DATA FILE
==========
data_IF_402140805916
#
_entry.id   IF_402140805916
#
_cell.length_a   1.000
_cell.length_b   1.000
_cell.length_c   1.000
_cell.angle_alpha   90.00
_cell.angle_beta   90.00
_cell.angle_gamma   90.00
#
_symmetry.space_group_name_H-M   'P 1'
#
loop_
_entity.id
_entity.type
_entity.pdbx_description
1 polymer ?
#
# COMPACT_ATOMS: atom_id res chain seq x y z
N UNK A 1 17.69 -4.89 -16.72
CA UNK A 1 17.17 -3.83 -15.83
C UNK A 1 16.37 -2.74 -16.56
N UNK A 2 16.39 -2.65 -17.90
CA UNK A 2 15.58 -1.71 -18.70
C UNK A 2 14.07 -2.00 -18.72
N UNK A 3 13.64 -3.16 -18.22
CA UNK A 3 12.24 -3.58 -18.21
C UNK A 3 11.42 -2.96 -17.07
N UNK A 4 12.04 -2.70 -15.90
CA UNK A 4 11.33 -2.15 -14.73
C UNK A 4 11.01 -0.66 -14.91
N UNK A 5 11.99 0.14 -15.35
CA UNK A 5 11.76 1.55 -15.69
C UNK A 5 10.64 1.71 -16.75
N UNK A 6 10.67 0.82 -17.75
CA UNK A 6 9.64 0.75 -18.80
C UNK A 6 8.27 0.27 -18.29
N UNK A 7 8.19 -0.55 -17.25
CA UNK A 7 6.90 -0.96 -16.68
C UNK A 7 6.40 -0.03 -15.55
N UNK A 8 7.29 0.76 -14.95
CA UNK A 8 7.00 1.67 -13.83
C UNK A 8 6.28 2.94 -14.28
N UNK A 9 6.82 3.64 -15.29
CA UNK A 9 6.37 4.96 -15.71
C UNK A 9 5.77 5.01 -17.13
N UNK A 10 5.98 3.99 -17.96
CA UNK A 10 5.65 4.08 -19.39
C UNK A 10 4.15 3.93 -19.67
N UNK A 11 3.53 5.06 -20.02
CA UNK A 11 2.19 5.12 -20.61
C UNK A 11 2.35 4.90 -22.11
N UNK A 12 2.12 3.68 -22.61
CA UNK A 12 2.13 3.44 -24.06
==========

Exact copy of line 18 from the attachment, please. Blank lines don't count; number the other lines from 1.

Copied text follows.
1 polymer ?